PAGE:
This is confirmed by the industrial company John Cockerill in Liège to the business newspaper L’Echo that it is striving for a new factory for the construction of electrolysers, generators of (green) hydrogen, in Belgium in 2025. It must be 1 of the intended 8 distributed worldwide gigafabrikker for electrolysers.
Why is this important?Hydrogen (H2) is a possible CO2-free energy carrier for many industrial activities and can also drive cars, trucks and maybe even planes in the future. The European breakthrough depends on two things: Can hydrogen be produced and stored on a large scale and in a sustainable way, and will there be a network of regional pipelines?
Electrolysis is the chemical decomposition process in which hydrogen is extracted from water using electricity. Only if that electricity comes from a sustainable source, such as wind turbines, is it called green hydrogen.
The construction of installations for green hydrogen requires a great deal of effort, because it does not only concern the electrolysers – e.g. The “splits” – themselves, but also the nearby source of sustainable energy (for example a wind farm) and the transport network for the produced hydrogen afterwards.
But because the EU – “Hydrogen is a strategic product”, says the European Commission – and other governments are also ready to subsidize such hydrogen installations, John Cockerill is preparing for explosive growth in the electrolyzer market. The company specializes in large electrolyzers of 5 to 6 megawatts.
John Cockerill’s current production, at a plant in China (Cockerill Jingli Hydrogen Suzhou), has a capacity of 350 megawatts. The Liège company is thus the global market leader in the ever-emerging market for electrolysers, but its Norwegian competitor Nel is not standing still and aiming for 10 gigawatts (10,000 megawatts) in the coming years. John Cockerill takes up the challenge and also aims for a quantum leap, to 8 gigawatts.
Less than a year ago, John Cockerill announced the construction of a gig factory at his Anspach-Michelbach location in Alsace. If all goes according to plan, the site should start producing its first electrolyzer early next year. In a first phase, the target is 200 megawatts of annual capacity, which will increase to 1,000 megawatts (1 gigawatt) by 2030.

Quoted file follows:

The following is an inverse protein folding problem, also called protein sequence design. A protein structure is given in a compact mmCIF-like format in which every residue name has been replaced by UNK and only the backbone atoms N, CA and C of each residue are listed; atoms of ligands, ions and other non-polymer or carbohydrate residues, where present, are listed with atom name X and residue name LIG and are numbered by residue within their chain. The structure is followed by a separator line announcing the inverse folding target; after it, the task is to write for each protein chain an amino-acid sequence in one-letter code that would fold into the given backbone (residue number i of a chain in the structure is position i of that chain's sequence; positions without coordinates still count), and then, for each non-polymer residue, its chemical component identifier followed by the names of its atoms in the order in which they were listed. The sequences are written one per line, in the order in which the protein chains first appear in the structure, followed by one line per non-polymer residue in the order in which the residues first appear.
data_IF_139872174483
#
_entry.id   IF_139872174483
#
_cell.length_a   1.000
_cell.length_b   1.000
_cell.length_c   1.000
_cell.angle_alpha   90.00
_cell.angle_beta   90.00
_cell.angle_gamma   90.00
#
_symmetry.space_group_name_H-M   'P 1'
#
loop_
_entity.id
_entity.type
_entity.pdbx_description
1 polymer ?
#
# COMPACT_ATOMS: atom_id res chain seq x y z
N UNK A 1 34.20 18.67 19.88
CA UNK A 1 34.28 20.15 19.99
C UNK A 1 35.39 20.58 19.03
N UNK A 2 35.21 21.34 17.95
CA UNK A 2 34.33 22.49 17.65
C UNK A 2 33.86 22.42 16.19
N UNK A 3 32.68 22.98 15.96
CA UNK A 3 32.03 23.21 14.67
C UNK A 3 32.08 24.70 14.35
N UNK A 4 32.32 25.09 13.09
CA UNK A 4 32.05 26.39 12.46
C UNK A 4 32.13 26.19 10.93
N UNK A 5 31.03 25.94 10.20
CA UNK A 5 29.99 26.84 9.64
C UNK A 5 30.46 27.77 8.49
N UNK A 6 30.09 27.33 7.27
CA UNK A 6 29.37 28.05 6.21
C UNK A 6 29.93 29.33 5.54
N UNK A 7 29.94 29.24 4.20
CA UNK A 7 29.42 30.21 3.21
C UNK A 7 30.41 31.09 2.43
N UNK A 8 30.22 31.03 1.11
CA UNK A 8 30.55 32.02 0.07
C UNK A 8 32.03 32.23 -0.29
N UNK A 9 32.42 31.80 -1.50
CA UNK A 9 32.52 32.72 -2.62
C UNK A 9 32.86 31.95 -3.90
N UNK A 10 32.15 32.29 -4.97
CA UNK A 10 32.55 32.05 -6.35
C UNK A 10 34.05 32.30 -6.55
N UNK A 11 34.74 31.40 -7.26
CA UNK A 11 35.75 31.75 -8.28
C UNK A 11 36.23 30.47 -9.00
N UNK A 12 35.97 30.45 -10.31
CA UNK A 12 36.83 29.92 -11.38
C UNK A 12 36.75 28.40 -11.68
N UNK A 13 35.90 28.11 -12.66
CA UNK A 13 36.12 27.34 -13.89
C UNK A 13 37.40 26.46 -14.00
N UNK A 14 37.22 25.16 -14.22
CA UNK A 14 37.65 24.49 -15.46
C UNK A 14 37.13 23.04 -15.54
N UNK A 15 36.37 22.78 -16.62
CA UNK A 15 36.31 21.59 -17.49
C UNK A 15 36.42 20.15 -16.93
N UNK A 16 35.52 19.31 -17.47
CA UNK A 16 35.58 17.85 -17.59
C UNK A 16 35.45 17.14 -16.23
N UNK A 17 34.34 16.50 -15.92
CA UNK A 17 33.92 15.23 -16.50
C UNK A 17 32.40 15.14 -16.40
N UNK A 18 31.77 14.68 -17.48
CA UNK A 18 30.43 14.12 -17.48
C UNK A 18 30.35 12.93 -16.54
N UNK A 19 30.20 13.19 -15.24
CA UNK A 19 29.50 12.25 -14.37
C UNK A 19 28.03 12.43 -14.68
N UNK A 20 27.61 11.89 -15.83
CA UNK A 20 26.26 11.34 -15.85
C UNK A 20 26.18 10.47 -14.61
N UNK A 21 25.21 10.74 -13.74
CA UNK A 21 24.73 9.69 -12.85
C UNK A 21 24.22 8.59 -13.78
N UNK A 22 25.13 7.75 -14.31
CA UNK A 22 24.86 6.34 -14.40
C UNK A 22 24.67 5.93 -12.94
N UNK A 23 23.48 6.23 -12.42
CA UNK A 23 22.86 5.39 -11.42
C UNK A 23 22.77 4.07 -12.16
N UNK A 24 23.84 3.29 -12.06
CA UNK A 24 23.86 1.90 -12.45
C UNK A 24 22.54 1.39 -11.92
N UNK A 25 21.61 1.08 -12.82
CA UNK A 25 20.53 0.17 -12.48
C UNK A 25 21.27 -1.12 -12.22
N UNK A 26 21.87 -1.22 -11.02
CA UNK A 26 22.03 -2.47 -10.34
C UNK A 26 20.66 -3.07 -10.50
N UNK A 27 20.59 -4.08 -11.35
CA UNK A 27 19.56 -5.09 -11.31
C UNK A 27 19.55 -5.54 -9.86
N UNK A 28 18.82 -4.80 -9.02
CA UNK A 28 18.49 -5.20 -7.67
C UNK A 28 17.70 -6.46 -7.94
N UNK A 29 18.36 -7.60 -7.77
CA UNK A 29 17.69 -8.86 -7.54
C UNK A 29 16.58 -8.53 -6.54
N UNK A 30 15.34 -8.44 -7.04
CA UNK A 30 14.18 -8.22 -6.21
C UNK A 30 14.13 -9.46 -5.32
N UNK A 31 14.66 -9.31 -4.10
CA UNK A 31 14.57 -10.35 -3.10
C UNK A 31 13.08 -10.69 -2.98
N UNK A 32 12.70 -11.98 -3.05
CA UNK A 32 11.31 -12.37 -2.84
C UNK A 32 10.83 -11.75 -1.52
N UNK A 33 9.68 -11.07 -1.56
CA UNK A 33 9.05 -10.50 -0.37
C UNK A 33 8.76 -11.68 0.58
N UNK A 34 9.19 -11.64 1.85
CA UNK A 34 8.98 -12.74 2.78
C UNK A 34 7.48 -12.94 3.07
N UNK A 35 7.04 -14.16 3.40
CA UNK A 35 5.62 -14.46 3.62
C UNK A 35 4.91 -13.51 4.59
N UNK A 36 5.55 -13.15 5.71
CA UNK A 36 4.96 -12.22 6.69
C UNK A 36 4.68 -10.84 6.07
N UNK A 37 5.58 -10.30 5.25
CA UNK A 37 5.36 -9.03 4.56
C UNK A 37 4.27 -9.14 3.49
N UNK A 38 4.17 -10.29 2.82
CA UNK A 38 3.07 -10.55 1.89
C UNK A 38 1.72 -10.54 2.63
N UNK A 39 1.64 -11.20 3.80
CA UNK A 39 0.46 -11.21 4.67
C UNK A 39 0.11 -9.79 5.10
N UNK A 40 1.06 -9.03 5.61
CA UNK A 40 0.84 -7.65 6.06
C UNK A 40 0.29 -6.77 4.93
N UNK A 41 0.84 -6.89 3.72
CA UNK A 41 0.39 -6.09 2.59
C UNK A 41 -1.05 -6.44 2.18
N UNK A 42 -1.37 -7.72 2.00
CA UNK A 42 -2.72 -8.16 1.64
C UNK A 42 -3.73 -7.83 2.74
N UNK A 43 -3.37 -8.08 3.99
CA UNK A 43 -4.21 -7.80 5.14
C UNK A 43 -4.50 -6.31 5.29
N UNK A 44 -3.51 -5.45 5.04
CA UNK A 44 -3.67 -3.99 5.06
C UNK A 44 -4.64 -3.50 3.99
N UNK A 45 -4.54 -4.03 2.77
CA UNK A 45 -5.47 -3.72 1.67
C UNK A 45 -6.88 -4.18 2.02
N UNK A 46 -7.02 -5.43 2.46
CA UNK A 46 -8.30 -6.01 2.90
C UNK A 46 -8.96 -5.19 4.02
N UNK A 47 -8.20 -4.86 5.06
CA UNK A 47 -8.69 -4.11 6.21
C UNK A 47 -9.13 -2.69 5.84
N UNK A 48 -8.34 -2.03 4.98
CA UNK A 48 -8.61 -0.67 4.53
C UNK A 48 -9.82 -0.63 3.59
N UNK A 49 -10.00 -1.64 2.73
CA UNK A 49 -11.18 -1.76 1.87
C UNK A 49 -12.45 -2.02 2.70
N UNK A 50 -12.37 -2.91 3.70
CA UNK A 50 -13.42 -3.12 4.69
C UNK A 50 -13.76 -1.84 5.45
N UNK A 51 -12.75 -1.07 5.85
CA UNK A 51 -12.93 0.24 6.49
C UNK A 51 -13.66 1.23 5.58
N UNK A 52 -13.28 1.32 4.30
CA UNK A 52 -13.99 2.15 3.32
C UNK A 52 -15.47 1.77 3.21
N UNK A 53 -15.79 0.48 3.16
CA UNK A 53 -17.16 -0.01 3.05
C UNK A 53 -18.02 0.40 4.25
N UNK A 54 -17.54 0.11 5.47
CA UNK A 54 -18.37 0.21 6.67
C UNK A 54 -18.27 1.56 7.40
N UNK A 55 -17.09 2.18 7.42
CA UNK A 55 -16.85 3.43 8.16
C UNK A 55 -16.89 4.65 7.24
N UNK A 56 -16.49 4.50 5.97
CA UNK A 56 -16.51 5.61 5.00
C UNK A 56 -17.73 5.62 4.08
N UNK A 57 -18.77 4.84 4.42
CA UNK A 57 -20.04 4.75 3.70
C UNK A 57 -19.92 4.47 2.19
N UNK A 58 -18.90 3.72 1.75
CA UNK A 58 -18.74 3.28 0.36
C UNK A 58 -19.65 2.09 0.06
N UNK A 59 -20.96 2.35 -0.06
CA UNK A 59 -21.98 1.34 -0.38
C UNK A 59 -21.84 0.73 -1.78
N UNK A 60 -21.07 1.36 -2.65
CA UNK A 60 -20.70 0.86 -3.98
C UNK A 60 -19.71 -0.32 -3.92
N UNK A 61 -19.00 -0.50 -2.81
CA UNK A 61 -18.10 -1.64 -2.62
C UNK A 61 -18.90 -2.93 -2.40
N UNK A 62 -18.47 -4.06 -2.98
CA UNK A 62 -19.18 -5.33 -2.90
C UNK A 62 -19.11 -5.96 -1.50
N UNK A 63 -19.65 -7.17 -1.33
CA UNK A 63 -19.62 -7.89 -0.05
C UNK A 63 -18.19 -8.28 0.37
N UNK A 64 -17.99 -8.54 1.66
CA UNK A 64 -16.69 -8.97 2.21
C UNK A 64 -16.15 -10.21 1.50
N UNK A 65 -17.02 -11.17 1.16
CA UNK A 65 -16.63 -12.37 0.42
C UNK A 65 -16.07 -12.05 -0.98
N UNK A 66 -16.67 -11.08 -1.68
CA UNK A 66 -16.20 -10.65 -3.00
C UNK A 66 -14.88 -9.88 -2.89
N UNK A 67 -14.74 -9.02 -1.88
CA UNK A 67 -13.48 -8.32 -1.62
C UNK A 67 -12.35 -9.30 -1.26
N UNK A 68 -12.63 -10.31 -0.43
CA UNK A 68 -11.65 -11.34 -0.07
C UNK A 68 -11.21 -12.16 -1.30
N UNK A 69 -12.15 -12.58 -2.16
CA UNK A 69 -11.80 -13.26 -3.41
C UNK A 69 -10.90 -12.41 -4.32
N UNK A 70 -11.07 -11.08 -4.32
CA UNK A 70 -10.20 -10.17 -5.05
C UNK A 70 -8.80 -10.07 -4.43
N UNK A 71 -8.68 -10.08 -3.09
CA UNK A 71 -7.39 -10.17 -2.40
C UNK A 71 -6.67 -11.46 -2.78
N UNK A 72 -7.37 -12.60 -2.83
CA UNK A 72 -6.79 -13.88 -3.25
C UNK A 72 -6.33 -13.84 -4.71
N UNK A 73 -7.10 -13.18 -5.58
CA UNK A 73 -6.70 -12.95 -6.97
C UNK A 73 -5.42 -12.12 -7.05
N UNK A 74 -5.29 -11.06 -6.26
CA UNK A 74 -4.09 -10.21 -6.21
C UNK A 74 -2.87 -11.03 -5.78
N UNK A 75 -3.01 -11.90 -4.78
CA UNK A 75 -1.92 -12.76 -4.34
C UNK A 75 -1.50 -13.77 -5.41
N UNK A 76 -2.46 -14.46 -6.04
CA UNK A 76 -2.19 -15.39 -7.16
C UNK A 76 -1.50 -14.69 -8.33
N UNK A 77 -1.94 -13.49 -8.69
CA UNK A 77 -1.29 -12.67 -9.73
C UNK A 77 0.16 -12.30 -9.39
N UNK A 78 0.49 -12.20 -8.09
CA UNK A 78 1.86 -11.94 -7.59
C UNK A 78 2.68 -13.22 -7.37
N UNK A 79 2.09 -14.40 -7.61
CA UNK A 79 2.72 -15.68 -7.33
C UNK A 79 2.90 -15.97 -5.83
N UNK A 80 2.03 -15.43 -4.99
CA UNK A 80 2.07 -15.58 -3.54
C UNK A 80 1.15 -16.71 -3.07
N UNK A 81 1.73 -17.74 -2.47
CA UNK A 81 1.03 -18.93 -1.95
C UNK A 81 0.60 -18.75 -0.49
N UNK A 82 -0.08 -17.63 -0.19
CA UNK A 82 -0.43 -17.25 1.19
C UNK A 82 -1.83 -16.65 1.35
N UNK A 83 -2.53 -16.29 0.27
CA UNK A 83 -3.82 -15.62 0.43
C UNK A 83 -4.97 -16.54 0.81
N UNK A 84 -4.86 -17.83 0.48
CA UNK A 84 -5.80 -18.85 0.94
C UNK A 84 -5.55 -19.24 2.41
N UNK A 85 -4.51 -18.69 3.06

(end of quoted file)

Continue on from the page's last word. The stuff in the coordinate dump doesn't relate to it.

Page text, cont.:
In addition, another similar European gig factory, and Raphaël Tilot, head of renewable energy in the company, confirms L’Echo that it comes to Belgium. According to the business newspaper, the first talks with SRIW, the Walloon government’s investment fund, are already underway. Given its historical ties to Wallonia, a location in the region is the most obvious. An investment amount of 100 million euros would be involved in the project.
The current site in Suzhou, China (350 megawatts) will be tripled, which should bring the capacity up to 1 gigawatt. In addition, an additional gigabyte will be built, bringing the total Chinese capacity up to 2 gigawatts.
In India, John Cockerill and local partner Greenko hope to have 2 gigabytes operational over the next 12 to 18 months. This involves a total investment of $ 500 million, reports Economic Times†
- Middle East and unknown location: 1 gigawatt each
In the Middle East and in a region that has not yet been announced, John Cockerill hopes once again to be able to build an electrolysis plant with 1 gigawatt capacity, which will eventually bring the total worldwide capacity up to 8 gigawatts.
From steel to hydrogen
The name John Cockerill is still reminiscent of steel. The British Belgian was the founder of the Belgian steel industry in the nineteenth century.
But two centuries later, the company of the same name (947 million euros in revenue in 2021) is rapidly evolving as a global player in hydrogen technology. Its hydrogen team has more than 260 employees worldwide, and that number will only increase in the coming years, the company says. (mah)